In such a setting, the state’s identification with some kind of nominal welfare system is difficult to establish. Daesh is trying hard. The documents include adverts for positions in a social services department and expense items on grants given to poor families. But it isn’t enough, especially when the state revenues seem nowhere near the fabled estimates that have appeared in sections of the international media.

There are further difficulties. There is a shortage of staff in the health sector – the problem of fleeing medics. Daesh’s reputation for burning down hospitals with patients inside preceded it.

Building a single tertiary education system out of the rather different Syrian and Iraqi systems is also proving elusive. Where does all this leave Daesh and us? There are, broadly, three implications.

First, there are the difficulties Daesh is encountering in setting up a single State out of territories torn away from two other states.

If it’s so difficult with two states, even with territories rich in natural resources, then integrating parcels of other states will be even more difficult, not least if they are significantly poorer.

This is apart from the limits to regional territorial expansion (if you take the special case of Libya out of the equation). The Shiite territories of Iraq and Iran and the Alawite region of Syria would fight Daesh to the death. Jordan and Lebanon look upon Daesh with revulsion.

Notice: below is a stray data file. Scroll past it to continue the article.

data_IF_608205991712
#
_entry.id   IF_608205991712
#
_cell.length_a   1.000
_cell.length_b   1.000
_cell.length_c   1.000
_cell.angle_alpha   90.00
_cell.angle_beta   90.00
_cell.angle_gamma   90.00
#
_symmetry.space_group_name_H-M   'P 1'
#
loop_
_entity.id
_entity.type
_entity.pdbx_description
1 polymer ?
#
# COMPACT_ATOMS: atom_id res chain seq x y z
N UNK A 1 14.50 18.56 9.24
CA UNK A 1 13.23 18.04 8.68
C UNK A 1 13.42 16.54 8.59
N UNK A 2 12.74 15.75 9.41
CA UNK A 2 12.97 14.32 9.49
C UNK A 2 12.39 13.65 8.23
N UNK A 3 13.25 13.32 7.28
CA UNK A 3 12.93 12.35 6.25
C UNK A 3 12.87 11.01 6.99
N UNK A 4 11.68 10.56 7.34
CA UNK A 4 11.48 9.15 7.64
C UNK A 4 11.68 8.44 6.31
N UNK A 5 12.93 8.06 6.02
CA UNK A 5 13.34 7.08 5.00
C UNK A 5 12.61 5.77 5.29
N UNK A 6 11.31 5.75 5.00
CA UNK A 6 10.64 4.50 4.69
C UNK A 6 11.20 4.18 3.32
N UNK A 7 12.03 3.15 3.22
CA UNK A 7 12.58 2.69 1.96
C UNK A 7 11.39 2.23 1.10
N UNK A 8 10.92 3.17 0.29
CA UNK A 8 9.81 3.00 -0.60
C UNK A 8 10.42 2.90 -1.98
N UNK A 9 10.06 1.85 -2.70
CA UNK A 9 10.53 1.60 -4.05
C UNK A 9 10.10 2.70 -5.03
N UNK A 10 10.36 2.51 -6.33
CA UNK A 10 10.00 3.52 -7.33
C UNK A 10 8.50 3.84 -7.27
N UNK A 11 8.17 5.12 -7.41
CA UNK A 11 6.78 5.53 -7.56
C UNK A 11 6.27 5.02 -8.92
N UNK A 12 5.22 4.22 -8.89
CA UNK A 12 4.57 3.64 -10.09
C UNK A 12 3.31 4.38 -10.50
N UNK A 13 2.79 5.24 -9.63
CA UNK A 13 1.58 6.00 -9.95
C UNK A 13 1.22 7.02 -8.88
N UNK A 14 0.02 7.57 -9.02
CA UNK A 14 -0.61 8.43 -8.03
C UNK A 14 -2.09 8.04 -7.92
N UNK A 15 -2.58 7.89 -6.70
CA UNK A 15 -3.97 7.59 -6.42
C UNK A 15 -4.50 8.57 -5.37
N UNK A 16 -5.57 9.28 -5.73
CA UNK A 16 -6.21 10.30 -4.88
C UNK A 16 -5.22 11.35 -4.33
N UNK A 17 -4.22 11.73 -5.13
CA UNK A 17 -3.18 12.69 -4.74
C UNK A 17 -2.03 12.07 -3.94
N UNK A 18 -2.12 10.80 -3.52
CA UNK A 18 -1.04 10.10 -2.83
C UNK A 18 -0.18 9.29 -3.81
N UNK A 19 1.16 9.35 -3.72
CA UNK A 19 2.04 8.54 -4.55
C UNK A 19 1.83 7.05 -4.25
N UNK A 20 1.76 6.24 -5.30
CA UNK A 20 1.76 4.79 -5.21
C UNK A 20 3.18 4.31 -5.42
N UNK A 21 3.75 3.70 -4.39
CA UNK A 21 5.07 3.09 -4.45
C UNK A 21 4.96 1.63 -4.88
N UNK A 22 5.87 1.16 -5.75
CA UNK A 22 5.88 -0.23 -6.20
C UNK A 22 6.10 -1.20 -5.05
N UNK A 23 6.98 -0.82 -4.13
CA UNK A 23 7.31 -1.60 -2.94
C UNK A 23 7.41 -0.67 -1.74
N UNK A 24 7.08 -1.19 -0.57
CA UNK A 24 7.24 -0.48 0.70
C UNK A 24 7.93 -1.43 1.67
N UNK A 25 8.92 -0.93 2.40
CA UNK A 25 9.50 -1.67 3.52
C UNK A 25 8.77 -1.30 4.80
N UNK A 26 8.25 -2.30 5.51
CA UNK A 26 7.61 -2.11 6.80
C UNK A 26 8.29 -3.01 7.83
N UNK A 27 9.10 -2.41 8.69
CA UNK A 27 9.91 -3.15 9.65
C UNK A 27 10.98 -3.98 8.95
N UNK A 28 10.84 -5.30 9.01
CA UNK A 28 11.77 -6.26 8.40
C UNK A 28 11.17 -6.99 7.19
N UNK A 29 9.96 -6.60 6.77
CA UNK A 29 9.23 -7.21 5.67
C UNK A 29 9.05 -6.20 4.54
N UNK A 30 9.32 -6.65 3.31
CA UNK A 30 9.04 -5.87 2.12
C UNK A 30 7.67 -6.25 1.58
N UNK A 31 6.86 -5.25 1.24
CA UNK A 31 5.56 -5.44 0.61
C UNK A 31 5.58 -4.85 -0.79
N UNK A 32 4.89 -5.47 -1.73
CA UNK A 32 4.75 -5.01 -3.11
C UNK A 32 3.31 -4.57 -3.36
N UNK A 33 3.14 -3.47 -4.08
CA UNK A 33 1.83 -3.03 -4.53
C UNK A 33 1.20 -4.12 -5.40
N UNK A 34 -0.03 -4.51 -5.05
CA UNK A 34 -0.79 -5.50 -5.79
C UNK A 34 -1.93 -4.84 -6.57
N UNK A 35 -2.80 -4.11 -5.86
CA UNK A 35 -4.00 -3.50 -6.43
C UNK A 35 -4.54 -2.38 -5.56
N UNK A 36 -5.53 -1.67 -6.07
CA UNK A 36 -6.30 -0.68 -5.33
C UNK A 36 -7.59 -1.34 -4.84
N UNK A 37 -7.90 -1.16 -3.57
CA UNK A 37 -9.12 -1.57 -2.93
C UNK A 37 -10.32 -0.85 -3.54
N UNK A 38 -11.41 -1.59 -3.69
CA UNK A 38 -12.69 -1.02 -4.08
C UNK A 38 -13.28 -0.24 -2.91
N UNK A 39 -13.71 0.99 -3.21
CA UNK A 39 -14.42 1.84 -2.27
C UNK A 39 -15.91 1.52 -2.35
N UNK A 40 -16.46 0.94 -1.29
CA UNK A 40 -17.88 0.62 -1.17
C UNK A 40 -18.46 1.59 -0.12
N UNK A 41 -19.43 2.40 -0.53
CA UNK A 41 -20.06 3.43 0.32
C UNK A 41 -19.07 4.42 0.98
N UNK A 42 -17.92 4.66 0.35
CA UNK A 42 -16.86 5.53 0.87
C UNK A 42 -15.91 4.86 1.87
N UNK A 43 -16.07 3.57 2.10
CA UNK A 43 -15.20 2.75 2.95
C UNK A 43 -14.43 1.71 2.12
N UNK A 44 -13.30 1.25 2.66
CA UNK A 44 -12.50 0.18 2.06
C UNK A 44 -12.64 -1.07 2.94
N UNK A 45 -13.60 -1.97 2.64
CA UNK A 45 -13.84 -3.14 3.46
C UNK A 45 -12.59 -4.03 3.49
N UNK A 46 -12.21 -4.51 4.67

Second, although the leaked Daesh documents speak of making the ‘caliphate’ an economically self-sufficient territory, it’s difficult to see how thiscan happen.

On the contrary, all the economic signs are of a regime that, of its very nature, and despite itself, is a significant burden on economic growth – not least because its militaristic nature has led to high military expenditures and an international aerial bombardment that has significantly degraded oil and gas facilities.

We have to see whether this burden will lead to a collapse from within.

Third, it is evident that the flight of Syrians from Daesh territories hurts the organisation. Anything that makes Syrians feel they cannot count on escaping to a safe destination, could lead more of them to start coming to terms with Daesh and its rule.

The Paris attacks have, of course, linked terrorism to refugees in European minds. That was a propaganda victory for the terrorists.